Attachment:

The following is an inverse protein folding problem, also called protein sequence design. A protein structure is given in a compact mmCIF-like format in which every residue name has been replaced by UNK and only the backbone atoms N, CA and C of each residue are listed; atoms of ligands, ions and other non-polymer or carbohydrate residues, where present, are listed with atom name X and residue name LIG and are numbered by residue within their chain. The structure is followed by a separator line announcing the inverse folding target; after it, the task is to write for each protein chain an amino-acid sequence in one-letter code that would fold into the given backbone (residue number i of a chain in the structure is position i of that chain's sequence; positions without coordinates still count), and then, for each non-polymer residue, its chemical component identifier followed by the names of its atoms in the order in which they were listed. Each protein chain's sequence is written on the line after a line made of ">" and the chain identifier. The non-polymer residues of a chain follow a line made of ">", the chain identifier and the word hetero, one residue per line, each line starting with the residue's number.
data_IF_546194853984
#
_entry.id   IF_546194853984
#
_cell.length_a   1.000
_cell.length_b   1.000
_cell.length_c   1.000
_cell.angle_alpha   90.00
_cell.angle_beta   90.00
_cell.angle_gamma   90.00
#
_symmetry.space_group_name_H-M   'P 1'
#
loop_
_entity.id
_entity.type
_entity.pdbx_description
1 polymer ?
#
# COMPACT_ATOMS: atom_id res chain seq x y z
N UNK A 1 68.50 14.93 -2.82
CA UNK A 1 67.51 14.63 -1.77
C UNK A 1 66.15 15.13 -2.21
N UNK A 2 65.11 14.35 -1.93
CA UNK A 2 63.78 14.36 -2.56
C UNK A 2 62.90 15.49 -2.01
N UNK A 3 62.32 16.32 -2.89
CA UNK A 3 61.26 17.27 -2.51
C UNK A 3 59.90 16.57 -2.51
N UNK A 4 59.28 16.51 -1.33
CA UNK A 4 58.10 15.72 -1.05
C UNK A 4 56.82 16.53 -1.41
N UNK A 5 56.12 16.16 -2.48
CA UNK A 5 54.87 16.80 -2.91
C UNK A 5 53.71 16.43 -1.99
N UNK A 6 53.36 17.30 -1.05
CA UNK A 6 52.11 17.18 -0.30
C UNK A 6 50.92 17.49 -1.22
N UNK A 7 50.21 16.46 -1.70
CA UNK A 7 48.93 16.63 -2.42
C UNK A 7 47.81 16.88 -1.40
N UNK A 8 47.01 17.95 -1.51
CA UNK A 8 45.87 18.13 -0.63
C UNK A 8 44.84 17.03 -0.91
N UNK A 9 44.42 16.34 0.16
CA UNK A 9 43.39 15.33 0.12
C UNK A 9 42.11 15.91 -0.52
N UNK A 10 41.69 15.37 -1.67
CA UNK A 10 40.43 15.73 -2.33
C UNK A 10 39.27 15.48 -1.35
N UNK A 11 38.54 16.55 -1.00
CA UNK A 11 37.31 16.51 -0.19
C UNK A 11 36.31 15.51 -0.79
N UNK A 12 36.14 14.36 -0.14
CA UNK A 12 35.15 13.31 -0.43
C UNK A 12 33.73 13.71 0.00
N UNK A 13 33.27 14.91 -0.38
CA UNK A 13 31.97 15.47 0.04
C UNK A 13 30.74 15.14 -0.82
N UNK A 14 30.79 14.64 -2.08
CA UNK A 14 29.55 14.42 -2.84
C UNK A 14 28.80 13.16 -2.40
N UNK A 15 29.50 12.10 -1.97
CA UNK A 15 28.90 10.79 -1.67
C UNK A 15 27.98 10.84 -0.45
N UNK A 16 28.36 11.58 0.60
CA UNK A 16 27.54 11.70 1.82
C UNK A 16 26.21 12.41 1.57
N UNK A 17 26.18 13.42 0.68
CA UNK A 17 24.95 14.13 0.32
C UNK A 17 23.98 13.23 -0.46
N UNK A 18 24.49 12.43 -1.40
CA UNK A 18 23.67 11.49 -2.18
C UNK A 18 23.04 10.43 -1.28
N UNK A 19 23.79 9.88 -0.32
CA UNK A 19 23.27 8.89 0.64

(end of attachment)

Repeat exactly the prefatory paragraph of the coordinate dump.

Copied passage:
The following is an inverse protein folding problem, also called protein sequence design. A protein structure is given in a compact mmCIF-like format in which every residue name has been replaced by UNK and only the backbone atoms N, CA and C of each residue are listed; atoms of ligands, ions and other non-polymer or carbohydrate residues, where present, are listed with atom name X and residue name LIG and are numbered by residue within their chain. The structure is followed by a separator line announcing the inverse folding target; after it, the task is to write for each protein chain an amino-acid sequence in one-letter code that would fold into the given backbone (residue number i of a chain in the structure is position i of that chain's sequence; positions without coordinates still count), and then, for each non-polymer residue, its chemical component identifier followed by the names of its atoms in the order in which they were listed. Each protein chain's sequence is written on the line after a line made of ">" and the chain identifier. The non-polymer residues of a chain follow a line made of ">", the chain identifier and the word hetero, one residue per line, each line starting with the residue's number.